- People still look down far too much on things that aren't 'literary' enough for their tastes. At one point Duffy said 'I write reality, not fantasy.' Which is utter nonsense. She writes a fictional representation of reality, which is really just another way of saying that it's every bit as made up as other fiction.
- People's writing habits vary enormously. Stella Duffy's main approach seems to have been to dive in and see what came out, with only vague mental planning beforehand. I don't know about anyone else, but I couldn't do anything without notes and plans and scribbled drawings and...
- Which leads us to the question of writing to a formula, or trying to second guess the market. Duffy's main problem throughout seemed to be a tension between what she wanted to write and what she thought she ought to. Maybe if you're aiming for a specific genre or area there are markers you need to hit, but even so, I have to think that writing by numbers can't work that well. Think about it, would you put up a painting that was painted by numbers.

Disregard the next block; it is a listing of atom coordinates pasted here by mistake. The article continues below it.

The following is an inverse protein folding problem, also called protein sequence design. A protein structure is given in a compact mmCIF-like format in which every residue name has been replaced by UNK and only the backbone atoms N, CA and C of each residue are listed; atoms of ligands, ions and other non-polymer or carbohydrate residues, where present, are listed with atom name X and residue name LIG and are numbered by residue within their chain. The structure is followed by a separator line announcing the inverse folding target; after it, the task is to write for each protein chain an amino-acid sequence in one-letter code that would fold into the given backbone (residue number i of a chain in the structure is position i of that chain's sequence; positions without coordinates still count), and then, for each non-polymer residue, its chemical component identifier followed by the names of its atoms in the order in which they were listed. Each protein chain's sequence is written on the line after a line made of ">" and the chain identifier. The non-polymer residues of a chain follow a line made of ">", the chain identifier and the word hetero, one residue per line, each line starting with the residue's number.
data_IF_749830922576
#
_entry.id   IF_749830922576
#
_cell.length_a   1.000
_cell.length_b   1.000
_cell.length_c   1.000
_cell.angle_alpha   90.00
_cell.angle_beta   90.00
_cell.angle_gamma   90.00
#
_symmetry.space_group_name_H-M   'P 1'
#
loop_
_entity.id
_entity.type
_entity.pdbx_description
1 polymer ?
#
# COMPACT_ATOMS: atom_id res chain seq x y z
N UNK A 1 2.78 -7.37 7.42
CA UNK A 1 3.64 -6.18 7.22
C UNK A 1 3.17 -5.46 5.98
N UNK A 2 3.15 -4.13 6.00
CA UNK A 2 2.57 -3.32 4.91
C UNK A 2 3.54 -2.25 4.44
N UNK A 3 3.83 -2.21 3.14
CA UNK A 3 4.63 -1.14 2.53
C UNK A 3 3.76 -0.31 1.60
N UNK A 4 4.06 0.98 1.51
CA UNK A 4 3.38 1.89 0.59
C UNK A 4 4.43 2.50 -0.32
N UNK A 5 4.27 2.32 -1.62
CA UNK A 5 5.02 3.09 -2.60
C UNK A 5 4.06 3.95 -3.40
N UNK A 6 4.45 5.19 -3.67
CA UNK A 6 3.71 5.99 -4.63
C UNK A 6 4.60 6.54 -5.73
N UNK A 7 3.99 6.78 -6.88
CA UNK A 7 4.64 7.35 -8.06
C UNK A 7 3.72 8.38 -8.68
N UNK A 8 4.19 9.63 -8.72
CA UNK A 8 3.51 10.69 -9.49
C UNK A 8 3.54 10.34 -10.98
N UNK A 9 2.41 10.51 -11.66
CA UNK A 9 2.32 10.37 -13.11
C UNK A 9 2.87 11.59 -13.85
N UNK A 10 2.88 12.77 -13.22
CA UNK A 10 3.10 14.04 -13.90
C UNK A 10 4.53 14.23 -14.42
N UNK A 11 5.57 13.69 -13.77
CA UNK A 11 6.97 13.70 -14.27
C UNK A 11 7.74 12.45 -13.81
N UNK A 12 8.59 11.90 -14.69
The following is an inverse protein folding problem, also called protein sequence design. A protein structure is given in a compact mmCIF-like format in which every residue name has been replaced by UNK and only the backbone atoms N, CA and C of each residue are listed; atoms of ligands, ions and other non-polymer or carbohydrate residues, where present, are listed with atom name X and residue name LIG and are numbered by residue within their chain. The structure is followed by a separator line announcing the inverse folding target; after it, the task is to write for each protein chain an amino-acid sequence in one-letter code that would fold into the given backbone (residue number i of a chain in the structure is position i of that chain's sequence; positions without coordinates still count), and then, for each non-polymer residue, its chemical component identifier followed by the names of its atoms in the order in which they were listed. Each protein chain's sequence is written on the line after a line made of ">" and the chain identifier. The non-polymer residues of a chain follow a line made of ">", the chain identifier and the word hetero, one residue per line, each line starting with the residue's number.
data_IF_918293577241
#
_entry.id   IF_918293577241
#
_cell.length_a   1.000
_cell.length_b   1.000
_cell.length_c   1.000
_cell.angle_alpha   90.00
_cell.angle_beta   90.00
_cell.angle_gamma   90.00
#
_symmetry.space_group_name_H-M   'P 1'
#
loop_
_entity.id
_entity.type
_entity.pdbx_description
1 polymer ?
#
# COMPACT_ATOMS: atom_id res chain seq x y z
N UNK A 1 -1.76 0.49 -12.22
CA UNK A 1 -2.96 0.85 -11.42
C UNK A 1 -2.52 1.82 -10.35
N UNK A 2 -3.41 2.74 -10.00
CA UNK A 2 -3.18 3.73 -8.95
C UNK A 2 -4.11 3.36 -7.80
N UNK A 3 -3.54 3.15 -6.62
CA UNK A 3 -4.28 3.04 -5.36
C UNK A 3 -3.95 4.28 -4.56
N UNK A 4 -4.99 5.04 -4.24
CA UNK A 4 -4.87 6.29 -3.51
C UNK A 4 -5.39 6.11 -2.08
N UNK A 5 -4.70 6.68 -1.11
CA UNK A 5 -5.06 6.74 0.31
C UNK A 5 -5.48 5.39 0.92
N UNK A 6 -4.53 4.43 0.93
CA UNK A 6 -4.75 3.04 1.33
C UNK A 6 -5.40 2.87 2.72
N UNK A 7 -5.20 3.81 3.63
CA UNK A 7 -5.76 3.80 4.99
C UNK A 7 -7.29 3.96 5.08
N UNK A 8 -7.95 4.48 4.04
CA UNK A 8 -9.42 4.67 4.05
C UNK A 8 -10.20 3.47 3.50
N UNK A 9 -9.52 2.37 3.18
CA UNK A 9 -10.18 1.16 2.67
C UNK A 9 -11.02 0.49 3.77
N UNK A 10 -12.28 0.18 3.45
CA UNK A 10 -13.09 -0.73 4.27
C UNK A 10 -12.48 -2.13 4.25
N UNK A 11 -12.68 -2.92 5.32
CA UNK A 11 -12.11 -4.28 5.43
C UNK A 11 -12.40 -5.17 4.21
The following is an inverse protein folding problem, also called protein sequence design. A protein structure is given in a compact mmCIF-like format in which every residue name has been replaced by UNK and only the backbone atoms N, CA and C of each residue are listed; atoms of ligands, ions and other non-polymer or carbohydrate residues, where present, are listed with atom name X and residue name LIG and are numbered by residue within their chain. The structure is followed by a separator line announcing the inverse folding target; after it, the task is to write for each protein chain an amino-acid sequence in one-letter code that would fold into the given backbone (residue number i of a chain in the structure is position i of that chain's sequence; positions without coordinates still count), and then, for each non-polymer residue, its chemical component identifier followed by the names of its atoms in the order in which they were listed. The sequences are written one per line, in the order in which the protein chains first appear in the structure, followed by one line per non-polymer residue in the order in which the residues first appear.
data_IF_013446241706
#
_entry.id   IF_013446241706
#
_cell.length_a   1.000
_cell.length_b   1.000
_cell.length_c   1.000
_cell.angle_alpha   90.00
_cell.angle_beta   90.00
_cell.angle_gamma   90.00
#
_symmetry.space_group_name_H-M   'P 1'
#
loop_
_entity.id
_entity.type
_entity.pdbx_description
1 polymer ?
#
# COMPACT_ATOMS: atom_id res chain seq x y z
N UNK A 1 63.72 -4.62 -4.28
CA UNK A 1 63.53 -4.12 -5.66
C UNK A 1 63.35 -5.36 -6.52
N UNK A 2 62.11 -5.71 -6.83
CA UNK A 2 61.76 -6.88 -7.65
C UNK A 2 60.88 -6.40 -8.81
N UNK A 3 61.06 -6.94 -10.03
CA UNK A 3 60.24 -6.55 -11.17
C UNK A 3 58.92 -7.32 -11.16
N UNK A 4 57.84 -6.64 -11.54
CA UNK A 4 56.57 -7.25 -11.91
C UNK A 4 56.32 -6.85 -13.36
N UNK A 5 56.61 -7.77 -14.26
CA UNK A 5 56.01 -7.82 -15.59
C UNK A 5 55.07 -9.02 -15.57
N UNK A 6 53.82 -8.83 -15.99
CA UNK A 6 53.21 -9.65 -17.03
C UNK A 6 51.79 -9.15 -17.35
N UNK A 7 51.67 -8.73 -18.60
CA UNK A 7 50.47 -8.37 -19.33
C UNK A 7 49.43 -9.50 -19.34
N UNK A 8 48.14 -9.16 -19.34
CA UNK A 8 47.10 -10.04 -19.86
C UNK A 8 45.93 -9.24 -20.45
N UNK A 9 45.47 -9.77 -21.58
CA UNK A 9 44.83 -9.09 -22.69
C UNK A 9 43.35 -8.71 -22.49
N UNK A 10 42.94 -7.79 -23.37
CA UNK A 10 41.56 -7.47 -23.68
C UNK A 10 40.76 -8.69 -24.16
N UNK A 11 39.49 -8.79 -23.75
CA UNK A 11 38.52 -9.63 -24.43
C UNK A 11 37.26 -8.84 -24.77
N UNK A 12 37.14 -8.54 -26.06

- Finally, it seems that a pretty important component of writing is the desire to do the writing, or the involvement with the piece. If you're doing it just because you think a particular thing will sell, or will be easy to write, you're probably at a disadvantage compared to others who genuinely care about the type of book concerned. It took Duffy the whole documentary, not to mention a lot of time, effort and commitment, just to come up with the typical 'first three chapters plus synopsis' bundle. Which has to be about the best advert for writing what you really want to write there is.
Friday, 7 November 2008
Stella Duffy: Mills and Boon
There was an interesting documentary on TV last night, featuring serious literary novelist Stella Duffy as she had a go at writing a Mills and Boon romance. It raised some intriguing thoughts.